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How to Give a Society Better Health? Give the Women Contraception First

How to Give a Society Better Health? Give the Women Contraception First

Every married woman of reproductive age eligible for family planning is visited at home.

Among the slums of M/East Ward in Mumbai, Salma, a field worker of the Society for Nutrition, Education and Health Action (SNEHA) came across a woman named Kusum, who was reluctant to use any contraception.

“I don’t want any more children. But I will not use Copper T or condoms as the Copper T will rise up into my body and using a condom will make my man infertile. I will use the traditional methods that everyone in my family uses.” an adamant Kusum expressed.

Salma tried to allay Kusum’s fears by explaining to her and showing her charts about Copper-t and condoms, but this did not change Kusum’s mind.

A major issue is the lack of agency and reproductive autonomy among women who don’t have the freedom to choose when and if they want to conceive

The next day Salma invited Mehrun, a role model to Kusum. Mehrun lived close by and knew Kusum. This developed a comfort level between the two very quickly.

Mehrun explained to Kusum that she too refused to use contraception but ended up having her second child too early after her first. Then Mehrun came across SNEHA field workers talking about the safety and the advantages of using a condom.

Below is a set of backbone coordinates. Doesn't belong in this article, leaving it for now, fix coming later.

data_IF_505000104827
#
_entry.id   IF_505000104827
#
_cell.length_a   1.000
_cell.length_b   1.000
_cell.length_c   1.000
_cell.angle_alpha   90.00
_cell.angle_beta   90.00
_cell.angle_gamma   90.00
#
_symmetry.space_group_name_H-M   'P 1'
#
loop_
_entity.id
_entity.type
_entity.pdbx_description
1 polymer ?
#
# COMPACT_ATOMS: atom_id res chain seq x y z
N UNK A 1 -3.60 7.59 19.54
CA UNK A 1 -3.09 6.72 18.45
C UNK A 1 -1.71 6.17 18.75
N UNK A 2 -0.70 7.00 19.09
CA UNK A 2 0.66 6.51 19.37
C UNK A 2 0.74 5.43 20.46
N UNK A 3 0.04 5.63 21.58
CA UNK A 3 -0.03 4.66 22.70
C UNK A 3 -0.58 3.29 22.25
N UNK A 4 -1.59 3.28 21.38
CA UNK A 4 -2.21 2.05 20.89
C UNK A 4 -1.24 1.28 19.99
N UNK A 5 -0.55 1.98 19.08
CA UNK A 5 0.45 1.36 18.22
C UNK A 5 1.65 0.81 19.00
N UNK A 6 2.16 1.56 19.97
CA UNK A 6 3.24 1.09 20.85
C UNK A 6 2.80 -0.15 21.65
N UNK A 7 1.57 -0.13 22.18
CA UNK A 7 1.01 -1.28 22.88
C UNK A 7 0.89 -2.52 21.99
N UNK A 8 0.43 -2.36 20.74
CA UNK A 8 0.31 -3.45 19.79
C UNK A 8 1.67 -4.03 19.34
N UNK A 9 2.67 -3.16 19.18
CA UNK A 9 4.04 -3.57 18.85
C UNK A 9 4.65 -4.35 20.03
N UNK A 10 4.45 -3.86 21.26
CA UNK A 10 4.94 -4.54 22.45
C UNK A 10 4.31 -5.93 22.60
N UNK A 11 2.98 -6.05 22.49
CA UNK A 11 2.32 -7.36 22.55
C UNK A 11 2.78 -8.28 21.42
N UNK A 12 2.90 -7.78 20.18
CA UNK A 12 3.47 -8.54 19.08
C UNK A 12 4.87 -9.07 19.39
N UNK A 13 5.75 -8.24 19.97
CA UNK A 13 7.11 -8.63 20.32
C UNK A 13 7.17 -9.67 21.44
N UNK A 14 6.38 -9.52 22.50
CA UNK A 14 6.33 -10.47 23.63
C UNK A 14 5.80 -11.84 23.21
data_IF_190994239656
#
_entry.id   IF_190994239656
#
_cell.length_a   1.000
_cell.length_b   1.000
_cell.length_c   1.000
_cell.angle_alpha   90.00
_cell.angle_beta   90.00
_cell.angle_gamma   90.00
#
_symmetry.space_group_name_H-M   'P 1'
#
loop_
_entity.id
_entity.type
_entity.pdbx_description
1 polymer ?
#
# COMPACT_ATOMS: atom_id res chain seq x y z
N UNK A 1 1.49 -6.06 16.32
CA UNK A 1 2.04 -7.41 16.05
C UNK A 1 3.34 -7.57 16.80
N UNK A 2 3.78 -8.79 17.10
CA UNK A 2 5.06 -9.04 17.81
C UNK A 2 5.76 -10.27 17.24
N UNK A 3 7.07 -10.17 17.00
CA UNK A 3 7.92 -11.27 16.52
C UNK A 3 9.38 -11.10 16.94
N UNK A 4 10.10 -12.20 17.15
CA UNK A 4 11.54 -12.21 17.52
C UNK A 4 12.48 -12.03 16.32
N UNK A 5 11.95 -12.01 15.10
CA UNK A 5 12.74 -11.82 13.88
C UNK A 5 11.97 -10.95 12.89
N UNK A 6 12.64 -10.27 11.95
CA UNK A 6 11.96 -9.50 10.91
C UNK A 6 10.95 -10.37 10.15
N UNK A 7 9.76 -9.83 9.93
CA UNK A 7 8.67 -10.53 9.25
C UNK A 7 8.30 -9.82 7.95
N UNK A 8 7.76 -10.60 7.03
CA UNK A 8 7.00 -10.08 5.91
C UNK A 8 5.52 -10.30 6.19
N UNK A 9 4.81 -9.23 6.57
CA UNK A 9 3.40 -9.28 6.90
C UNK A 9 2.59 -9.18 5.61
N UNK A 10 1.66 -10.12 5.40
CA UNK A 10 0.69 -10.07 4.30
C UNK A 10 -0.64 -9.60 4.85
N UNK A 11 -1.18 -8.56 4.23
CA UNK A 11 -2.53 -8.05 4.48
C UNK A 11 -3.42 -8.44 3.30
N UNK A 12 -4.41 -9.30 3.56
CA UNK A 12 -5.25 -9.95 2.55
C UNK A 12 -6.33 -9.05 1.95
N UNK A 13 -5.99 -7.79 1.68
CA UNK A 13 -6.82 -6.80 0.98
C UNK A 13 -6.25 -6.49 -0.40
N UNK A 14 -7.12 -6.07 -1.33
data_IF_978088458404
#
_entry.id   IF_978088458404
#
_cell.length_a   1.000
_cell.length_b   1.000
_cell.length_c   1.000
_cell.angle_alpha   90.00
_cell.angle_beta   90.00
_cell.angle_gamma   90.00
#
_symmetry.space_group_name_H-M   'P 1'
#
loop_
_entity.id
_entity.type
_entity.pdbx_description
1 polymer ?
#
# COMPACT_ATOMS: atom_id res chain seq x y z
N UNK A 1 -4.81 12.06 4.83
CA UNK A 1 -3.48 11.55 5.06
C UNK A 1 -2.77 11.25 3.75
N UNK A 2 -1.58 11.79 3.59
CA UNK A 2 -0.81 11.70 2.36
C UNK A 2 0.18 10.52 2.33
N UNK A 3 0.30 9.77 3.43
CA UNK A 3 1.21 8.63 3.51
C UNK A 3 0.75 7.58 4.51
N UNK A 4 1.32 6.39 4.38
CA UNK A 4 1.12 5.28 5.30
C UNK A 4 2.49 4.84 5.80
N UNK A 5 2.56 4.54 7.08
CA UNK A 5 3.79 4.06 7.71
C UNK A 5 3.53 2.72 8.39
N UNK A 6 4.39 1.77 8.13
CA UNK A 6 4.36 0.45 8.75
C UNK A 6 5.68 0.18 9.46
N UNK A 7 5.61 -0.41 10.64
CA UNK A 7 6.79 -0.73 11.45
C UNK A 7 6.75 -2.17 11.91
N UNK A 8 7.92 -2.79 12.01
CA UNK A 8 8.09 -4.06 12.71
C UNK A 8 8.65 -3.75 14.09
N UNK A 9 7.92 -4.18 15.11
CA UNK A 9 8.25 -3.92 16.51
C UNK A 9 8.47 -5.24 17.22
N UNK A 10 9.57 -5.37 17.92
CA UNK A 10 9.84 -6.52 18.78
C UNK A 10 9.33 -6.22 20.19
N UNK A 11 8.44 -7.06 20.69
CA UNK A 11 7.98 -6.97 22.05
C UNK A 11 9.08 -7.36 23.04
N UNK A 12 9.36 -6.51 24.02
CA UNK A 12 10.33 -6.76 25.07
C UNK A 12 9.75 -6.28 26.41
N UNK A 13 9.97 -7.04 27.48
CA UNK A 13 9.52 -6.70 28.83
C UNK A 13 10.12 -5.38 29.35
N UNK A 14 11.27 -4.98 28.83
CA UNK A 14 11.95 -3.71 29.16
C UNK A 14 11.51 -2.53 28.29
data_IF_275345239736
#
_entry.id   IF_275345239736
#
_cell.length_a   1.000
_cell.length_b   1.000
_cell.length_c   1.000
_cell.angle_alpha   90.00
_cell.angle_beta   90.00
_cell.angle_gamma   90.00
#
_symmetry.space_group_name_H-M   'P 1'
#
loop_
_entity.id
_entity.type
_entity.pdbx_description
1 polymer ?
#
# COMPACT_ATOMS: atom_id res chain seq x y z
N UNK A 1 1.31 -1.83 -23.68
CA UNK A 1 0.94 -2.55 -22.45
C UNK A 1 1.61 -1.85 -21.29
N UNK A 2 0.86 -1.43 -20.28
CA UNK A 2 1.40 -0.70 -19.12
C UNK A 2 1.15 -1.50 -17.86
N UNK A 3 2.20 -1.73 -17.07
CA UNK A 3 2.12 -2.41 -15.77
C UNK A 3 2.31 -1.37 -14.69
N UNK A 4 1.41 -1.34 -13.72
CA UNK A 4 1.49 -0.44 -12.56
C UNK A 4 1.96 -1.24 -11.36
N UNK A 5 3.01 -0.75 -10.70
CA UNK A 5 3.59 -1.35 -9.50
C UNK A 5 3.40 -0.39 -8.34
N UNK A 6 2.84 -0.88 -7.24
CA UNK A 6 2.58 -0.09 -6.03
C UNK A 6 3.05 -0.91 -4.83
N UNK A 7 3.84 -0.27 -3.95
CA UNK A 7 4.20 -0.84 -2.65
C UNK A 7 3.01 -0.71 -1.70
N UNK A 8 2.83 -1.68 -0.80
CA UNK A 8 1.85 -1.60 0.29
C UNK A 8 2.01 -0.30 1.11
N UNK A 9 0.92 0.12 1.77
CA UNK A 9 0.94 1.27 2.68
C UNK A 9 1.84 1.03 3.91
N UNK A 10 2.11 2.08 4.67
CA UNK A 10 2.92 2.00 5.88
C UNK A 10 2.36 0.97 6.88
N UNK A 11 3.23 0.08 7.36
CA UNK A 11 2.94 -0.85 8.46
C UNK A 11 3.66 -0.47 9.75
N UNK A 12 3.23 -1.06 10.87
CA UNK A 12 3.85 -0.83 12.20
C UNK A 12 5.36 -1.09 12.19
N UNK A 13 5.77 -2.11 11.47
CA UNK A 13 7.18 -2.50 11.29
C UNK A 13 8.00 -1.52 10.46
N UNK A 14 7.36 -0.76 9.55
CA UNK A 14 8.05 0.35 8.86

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Mehrun then explained to Kusum that she learnt that as long as she continued to use a condom, she was able to prevent a pregnancy. “As soon as I decided I wanted to have another child, I stopped using the condom which helped me to become pregnant”, she added, correcting Kusum’s fear of becoming infertile upon using a condom.

The detailed conversation between the two helped to remove Kusum’s fear of condoms and converted her into adopting the use of condoms for contraception. Mehrun and Salma went on to let Kusum know that if in case she has any trouble convincing her husband, they would be willing to speak with him too.

Hundreds of meetings and conversions like this are part of a quiet transformation happening in M/East Ward slums, where SNEHA is hoping to give back women agency over their health and pregnancies.

Slums in the M/East Ward in Mumbai are highly vulnerable and prone to poor health and nutrition indicators. One of the factors causing poor health and nutrition is large family sizes, says Sushma Shende of SNEHA, who heads a program targeting child and maternal health.

Currently in its third and final year of implementation, the program is tackling family planning practices or the lack of them in the community, including Mankhurd and Govandi, two eastern suburbs in Mumbai.

‘Repeated pregnancies within short time spans, congenital disabilities due to advanced maternal age, early and premature maternity are all real issues affecting the health of the community, and this has inter-generational effects,’ Sushma adds.

SNEHA decided to tackle the problem by looking into the causes of low family planning adoption. Through focus group discussions with its target groups, individual interviews and ethnographic methods, it found that religious and cultural beliefs prevent community members from adopting contraception on a regular basis.

“A major issue is also the lack of agency and reproductive autonomy among women who don’t have the freedom to choose when and if they want to conceive,” explains Sonali Patil, Associate Program Director.

SNEHA has made a major push for planned parenthood through counselling, during pre-conception, pregnancy as well as after delivery.